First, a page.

This metropolitan city has few wifi spots!
Although the cost of using the Internet abroad has decreased recently, especially with products such as Vodafone Passport which gives you a limited amount of data when travelling in certain countries. However, if you can tap into a free wifi network, it costs you nothing, and you're not limited to a certain data use each day.

Most tourist destinations have cottoned onto this. I recently went on holiday to Santorini in Greece and nearly all of the bars and restaurants offered free wifi and advertised this on their boards and menus. It makes sense to me as, I would be more likely to go into a bar where I can access the Internet for free, and I would probably check into the bar on Four Square and maybe load up some photos of me at the venue, giving them free advertising.

However, on a recent trip to Sydney to visit my brother, I was surprised to find that this was not the case there. I received no free data on my Vodafone phone tariff for Australia and within the first day I had racked up over £10 worth of SMS and data charges. So I was keen to find some places where I could take advantage of their wifi. To my brother's great dismay, I then embarked on a desperate endeavour whereby every bar or restaurant I went into, I would ask if they had wifi, and the answer was repeatedly "no".

View from Top Deck Cafe, one of the places with free wifi
It seems so strange to me that such a busy tourist destination as Sydney does not offer this in more venues. While I was there, someone mentioned that wifi and broadband are expensive and slow in Australia. So maybe that is why more places don't offer it. This may be true as many of the places that I found offering access to wifi limited the length of time you could use it or the amount of data you could download. On top of this though, most insisted that you logged in with a certain amount of personal details before you could used the wifi, and many of the wider schemes in operation were currently in a test phase, which indicates to me some caution around the open use of wifi.

So I thought I would let you know about some of the places I found that did offer free wifi. I hope you find this useful:
  • all Mcdonalds in Sydney offer free wifi. To access it, you simply have to ask for the wifi code when you purchase your food or drink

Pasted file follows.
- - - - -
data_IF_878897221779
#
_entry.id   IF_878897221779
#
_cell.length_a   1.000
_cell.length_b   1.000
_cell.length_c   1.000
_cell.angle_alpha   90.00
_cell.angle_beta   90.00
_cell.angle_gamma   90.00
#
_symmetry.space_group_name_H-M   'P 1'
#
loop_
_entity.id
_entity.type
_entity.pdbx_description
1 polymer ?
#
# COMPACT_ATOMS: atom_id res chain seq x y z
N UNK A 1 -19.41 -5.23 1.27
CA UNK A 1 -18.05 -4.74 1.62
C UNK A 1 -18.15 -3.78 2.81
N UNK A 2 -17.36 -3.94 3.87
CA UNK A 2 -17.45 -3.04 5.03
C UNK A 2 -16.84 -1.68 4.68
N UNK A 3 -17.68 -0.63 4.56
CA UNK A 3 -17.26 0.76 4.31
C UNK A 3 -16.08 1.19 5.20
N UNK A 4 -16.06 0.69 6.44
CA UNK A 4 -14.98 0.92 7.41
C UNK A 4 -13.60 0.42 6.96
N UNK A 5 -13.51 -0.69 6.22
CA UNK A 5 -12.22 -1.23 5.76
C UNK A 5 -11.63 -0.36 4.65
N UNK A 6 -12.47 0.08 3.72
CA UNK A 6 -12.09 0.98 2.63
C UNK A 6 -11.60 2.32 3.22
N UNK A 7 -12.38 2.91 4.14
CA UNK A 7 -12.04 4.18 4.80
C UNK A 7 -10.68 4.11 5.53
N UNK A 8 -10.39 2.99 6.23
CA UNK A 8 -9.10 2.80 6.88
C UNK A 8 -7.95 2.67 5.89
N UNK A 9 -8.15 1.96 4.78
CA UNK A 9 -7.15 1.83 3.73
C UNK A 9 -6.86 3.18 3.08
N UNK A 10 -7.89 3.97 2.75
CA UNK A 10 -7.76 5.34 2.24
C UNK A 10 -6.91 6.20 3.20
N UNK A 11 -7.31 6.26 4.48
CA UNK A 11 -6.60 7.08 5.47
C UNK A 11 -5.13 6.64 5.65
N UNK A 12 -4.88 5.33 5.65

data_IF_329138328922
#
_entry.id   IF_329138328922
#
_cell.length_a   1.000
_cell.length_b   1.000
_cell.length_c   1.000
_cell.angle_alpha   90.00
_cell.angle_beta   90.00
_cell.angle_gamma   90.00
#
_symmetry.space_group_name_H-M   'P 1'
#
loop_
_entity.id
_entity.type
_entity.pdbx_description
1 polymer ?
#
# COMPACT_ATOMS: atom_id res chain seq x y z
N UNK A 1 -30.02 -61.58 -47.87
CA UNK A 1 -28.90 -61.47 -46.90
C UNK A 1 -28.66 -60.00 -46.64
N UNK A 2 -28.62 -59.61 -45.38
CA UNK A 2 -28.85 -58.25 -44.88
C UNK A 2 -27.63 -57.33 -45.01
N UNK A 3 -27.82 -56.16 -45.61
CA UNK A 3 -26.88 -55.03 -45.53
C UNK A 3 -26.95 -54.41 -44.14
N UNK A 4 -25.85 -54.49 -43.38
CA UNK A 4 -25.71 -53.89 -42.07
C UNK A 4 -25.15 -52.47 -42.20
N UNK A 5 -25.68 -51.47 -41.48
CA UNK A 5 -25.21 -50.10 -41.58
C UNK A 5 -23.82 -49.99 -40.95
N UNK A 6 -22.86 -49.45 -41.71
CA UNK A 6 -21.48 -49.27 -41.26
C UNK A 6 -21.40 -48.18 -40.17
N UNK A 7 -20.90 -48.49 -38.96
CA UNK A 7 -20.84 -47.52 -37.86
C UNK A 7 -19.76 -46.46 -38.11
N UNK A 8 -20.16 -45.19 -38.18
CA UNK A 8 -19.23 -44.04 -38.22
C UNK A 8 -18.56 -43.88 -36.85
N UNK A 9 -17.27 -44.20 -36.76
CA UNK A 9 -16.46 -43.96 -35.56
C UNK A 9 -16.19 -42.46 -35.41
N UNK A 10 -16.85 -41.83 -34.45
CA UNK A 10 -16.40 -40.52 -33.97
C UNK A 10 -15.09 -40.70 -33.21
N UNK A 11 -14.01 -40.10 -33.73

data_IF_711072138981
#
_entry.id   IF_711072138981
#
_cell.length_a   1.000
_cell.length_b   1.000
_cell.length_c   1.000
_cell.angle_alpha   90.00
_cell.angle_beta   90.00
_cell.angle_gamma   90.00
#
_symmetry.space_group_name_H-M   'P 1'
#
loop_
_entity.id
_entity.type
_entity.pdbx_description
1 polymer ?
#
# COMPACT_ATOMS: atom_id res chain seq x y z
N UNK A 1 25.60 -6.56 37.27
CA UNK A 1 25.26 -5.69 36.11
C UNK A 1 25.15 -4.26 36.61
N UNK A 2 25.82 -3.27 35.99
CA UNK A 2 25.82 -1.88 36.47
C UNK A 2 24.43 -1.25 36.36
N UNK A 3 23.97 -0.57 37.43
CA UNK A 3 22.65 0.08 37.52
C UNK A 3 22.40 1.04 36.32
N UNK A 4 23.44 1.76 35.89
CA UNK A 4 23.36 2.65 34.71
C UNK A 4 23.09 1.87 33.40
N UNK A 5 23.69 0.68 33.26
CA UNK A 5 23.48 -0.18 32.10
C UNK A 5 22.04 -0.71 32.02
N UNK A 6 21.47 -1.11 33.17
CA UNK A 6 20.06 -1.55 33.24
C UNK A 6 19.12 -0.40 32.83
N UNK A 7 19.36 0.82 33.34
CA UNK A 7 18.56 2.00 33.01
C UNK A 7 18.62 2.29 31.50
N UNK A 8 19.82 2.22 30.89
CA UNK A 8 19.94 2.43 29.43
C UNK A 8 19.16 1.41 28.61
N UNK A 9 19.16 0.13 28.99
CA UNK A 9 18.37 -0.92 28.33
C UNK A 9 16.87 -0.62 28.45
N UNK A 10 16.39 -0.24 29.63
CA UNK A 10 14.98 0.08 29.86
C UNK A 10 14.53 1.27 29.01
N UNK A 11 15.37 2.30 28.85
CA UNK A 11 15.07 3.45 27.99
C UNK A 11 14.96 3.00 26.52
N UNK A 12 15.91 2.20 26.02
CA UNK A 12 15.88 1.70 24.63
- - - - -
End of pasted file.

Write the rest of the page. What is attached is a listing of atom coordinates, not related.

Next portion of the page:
• you can just tap into at the top of the stairs outside the Sydney Opera House
  • if you are travelling by train, then the station at Circular Quay in Sydney has wifi for all travellers, you just have to log on and provide some personal details (although I believe this is a trial)
  • many of the Sydney ferries have free wifi. You have to travel in a certain section of the boat, log on with your personal details, you then have a certain amount of data to use. I took the ferry from Circular Quay to Manly which takes around half an hour and used all my allowance just checking into Four Square and uploading a photo
  • Sydney Airport currently has free wifi that is sponsored by one of the travel companies. Again, you have to log in, but with a huge amount of personal details, including flight number and flight time. The log on also kept crashing so it was a bit frustrating but I got there in the end
  • many libraries in Sydney offer the service. I regularly tapped into the one in Balmain, which again asked for some personal details
  • if you can cope with all the people and the smell, the Sydney Fish Market has a pretty quick and easy free wifi service. I found a glass of Sauvignon Blanc helps
  • if you are in Balmain, the Top Deck cafe does a good coffee, has a vew of the Harbour Bridge, and also free wifi
  • in Rozelle, the Bean cafe has good grub, but a pretty slow wifi service
View from the ferry to Manly with free wifi
I went to Sydney in January 2012, so this list was up to date then. If you have any other places you would like to add to help other travellers, then please leave a comment below. Or if any of the places stop their wifi service, then again, just let me know below. I would love to hear from you.